There are two main indicators of the real estate market: the first is retail sales and the second is home units. According to Daren, there’s been a nearly 45 percent drop in home units, but that doesn’t mean that prices are dropping. Supply is down, demand is down, but Daren is seeing an increase in the price of homes in the $375,000 range.

The impact of the lockdown cannot be understated. People that might’ve been looking for a house are having to hold off or have changed their minds. People that might’ve planned on selling and moving are having to stay put while they wait for their states to open up again. It’s normal that home units are down, and it’s not an indication that prices are going to start falling yet.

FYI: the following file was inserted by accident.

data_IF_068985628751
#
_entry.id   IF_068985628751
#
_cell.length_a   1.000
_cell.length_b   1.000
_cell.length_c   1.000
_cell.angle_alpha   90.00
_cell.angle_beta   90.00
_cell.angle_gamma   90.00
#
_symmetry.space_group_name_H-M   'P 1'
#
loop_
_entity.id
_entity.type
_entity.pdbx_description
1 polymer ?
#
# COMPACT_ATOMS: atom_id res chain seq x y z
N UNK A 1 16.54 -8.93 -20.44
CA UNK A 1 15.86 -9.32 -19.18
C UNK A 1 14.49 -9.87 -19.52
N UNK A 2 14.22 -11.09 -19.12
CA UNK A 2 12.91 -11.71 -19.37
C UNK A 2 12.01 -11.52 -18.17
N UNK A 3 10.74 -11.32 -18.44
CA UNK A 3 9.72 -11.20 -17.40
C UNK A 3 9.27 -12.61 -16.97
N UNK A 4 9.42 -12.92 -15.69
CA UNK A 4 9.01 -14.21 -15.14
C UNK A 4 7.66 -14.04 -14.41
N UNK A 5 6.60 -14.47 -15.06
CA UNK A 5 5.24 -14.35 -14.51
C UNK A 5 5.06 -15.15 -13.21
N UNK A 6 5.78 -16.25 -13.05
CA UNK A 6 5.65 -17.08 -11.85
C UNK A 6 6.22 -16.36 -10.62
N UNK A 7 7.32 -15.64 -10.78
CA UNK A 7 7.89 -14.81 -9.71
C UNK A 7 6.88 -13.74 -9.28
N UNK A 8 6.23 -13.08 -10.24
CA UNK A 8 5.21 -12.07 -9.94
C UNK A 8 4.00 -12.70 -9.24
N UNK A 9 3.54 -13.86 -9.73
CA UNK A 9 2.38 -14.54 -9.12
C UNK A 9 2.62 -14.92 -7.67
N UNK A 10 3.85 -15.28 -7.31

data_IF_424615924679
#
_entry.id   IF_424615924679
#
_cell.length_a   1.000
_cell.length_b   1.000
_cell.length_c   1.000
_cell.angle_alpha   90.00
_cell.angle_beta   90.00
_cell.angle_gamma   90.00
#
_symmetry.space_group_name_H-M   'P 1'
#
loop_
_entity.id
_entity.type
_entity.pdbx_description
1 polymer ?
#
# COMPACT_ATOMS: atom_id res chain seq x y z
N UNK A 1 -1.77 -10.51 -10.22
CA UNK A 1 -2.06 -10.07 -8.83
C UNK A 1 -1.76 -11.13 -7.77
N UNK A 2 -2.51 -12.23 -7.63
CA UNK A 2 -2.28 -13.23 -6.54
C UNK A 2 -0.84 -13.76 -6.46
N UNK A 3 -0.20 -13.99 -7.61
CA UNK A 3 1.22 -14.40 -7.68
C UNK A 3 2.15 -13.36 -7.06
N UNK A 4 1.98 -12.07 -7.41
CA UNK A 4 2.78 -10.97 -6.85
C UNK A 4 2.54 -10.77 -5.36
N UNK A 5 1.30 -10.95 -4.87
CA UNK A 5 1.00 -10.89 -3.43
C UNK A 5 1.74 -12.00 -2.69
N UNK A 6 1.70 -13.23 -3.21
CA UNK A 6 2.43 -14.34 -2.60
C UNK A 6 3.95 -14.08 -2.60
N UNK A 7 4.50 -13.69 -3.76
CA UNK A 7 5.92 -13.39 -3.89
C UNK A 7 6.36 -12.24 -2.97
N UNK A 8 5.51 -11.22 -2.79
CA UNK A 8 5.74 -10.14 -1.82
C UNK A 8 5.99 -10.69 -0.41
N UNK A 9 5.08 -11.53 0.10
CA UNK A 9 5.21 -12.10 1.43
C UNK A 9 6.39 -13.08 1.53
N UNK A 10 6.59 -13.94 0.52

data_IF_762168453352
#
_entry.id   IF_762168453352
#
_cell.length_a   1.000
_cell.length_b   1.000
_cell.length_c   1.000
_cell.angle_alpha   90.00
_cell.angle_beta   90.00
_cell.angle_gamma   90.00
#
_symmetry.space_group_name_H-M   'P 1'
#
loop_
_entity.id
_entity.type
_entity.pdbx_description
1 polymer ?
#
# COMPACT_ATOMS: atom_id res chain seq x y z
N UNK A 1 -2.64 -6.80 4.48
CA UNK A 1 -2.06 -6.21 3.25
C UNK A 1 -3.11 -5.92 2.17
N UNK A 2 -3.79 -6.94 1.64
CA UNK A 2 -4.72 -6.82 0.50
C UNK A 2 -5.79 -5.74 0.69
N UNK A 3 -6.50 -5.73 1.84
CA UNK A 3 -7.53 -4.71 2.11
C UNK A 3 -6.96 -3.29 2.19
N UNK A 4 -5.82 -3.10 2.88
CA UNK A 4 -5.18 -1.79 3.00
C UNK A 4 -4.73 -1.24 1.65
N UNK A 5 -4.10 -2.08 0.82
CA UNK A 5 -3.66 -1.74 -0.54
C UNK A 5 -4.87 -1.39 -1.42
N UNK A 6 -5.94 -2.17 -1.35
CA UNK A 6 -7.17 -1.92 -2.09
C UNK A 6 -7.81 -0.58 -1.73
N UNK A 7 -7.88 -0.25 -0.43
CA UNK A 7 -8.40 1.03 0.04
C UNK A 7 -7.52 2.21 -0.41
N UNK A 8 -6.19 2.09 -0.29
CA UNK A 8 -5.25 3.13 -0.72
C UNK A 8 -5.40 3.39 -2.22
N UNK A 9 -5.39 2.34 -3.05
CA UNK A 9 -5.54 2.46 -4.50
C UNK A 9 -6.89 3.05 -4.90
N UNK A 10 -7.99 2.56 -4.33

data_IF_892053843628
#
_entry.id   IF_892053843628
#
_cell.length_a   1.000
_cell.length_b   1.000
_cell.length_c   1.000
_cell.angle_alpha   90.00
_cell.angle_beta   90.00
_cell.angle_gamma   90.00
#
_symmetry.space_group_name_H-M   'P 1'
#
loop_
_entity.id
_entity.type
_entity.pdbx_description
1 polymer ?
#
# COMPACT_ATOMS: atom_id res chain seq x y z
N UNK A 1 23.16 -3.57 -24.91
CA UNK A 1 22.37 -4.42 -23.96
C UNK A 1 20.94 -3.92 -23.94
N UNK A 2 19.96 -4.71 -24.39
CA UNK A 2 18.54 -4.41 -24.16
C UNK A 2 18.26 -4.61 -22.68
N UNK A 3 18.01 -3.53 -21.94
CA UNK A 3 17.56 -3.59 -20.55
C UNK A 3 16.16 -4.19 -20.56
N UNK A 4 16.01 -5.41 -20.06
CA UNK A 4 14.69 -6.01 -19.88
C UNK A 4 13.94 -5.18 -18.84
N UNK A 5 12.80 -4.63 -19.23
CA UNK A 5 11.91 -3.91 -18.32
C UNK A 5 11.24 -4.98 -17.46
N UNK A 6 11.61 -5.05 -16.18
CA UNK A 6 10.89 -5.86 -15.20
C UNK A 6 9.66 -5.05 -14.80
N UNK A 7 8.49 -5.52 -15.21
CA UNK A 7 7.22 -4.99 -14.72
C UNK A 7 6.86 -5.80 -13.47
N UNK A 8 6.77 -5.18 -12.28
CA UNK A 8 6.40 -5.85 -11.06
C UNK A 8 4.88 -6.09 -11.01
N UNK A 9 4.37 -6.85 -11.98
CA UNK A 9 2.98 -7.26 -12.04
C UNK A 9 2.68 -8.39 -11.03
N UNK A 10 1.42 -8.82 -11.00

Currently supply is down, which would indicate that sales will go down too, and then prices would follow. But Daren’s not seeing that here. Supply is leading here and it’s down more than demand. It’s currently down 52% when comparing year over year levels. Demand is down, but only about 25%. So prices continue to hold steady in the real estate market. For now.

As certain markets start to open up, I think we’re going to see a little more volatility. Week by week, the data that Daren’s looking at has been changing just as quickly too. Buyers want to look at vacant homes, but they’ve also shifted to shopping virtually for homes. Social distancing guidelines may continue to impact housing trends long after quarantine orders are lifted. We will definitely be keeping a close eye on this as we go into Q2.